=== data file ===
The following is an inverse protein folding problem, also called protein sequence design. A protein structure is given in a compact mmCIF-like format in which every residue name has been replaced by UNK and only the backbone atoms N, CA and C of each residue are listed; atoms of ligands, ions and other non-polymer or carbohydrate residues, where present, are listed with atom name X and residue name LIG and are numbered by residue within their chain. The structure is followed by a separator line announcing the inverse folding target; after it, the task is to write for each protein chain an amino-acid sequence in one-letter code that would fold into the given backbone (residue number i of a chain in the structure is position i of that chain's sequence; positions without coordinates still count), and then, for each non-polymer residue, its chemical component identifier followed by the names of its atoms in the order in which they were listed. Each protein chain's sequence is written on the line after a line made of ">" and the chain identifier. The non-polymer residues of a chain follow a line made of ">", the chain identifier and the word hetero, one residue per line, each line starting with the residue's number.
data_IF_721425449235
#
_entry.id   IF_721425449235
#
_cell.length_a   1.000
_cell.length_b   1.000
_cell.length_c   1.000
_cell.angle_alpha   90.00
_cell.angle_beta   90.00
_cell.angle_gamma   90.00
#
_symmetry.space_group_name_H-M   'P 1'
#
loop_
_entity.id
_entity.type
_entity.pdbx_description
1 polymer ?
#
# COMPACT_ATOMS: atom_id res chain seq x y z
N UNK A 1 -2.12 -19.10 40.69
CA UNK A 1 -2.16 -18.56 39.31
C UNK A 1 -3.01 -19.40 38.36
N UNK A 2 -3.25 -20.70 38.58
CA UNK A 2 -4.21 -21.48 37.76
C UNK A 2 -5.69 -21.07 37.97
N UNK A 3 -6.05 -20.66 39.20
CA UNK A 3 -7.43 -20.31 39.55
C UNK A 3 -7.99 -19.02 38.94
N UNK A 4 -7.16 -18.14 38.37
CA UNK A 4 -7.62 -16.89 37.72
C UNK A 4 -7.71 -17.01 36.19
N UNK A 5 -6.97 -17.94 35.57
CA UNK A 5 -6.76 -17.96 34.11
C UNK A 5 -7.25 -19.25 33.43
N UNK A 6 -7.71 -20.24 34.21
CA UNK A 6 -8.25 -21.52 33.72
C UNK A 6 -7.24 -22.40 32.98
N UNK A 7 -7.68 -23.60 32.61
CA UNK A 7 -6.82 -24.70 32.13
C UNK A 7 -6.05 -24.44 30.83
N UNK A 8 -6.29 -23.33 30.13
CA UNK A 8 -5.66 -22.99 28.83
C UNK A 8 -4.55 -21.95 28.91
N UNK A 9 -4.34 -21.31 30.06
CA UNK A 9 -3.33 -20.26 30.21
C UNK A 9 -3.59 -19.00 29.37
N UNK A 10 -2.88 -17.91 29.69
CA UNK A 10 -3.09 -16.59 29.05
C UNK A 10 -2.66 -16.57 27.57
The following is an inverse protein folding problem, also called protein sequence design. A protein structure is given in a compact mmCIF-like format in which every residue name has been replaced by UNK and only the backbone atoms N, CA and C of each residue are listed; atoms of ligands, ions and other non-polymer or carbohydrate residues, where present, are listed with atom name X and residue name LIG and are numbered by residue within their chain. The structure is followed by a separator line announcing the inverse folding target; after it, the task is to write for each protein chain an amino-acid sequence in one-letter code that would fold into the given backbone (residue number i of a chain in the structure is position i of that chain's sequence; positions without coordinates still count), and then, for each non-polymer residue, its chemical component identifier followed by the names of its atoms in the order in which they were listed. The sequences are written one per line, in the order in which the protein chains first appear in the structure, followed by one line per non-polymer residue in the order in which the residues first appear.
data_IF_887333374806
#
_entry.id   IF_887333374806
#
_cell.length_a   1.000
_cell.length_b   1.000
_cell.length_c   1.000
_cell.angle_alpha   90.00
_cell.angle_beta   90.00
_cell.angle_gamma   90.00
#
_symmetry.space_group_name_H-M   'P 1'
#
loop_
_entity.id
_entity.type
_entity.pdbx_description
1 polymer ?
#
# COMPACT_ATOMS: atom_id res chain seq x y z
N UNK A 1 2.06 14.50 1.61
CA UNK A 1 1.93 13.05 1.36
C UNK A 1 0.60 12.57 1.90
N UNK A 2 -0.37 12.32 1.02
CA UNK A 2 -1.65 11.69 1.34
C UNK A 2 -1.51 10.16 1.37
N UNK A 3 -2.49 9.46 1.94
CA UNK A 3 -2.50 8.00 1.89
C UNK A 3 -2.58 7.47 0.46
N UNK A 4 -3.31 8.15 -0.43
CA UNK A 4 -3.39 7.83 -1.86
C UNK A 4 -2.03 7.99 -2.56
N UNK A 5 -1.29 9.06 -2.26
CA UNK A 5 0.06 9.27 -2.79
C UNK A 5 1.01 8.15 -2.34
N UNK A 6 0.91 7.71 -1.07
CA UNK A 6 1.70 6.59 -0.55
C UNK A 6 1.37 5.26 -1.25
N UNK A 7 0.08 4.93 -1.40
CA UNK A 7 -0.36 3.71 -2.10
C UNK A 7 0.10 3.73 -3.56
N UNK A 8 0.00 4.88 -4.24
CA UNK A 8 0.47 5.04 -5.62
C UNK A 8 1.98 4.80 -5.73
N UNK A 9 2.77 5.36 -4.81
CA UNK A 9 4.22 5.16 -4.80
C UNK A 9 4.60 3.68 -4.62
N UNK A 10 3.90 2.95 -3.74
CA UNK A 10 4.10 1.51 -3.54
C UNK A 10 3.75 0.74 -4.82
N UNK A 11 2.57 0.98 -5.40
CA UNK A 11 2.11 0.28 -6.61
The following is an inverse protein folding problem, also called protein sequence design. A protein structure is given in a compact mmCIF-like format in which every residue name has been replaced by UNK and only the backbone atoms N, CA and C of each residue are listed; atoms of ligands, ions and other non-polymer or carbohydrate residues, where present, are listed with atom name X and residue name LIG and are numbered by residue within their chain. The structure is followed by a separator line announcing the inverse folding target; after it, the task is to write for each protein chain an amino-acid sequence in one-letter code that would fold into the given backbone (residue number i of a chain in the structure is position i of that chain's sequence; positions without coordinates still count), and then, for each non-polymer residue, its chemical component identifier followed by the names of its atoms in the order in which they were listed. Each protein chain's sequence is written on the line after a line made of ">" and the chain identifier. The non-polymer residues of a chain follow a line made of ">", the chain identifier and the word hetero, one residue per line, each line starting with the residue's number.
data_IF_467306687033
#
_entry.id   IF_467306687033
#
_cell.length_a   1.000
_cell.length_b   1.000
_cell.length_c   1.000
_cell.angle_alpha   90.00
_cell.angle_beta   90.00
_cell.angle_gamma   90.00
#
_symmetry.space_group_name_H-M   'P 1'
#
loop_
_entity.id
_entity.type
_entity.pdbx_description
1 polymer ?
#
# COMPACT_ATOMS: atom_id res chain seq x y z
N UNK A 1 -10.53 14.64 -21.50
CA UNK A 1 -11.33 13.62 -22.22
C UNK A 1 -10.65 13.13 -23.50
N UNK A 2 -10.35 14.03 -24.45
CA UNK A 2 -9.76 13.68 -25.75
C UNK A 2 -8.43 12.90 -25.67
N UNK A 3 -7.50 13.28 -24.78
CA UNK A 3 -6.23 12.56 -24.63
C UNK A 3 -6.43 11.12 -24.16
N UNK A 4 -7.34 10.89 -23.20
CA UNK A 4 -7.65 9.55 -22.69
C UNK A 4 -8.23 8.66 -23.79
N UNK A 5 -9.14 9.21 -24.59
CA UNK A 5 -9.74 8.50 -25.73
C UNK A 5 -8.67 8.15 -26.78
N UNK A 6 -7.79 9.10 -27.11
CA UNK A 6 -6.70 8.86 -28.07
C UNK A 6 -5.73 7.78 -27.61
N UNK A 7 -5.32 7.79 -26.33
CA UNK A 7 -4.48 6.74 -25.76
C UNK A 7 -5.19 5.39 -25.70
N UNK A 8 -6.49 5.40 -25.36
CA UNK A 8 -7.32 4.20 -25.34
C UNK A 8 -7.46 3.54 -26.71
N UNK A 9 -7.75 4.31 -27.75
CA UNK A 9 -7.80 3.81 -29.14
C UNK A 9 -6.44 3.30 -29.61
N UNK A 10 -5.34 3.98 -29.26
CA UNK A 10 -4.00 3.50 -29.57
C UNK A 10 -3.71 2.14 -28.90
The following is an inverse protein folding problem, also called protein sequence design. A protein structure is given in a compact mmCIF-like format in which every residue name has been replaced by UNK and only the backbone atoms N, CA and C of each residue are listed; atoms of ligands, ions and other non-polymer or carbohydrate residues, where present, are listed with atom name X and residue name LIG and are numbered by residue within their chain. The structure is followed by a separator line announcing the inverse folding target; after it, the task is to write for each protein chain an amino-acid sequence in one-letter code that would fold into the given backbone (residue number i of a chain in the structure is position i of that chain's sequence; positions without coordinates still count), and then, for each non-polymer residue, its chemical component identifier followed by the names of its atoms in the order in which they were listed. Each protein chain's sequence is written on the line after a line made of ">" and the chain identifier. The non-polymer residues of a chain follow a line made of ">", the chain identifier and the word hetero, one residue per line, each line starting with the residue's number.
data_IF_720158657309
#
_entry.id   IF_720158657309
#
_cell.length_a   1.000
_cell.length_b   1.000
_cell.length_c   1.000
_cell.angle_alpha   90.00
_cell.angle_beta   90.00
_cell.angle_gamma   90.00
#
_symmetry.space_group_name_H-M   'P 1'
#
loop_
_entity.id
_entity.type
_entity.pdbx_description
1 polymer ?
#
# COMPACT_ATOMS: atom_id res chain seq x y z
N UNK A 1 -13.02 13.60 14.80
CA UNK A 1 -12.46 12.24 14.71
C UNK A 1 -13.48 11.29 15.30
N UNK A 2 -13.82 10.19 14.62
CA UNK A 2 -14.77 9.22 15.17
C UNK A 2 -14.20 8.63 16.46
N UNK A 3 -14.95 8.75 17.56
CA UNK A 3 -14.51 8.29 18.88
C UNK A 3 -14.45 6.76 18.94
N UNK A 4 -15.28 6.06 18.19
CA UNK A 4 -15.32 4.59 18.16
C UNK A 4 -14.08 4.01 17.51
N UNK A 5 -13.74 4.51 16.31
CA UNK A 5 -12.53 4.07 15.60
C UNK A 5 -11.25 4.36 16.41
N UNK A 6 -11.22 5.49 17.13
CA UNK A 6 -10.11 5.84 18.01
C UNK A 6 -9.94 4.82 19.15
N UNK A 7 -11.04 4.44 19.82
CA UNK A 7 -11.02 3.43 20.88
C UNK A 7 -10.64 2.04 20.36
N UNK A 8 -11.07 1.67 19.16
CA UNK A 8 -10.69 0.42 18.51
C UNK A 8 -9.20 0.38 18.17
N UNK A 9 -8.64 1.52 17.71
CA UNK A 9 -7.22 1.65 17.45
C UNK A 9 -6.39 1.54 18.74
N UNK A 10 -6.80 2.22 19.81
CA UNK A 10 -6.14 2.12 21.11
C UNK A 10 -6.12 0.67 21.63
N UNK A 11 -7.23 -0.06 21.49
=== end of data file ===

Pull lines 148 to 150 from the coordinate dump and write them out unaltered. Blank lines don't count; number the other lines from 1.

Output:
CA UNK A 8 -7.32 4.20 -25.34
C UNK A 8 -7.46 3.54 -26.71
N UNK A 9 -7.75 4.31 -27.75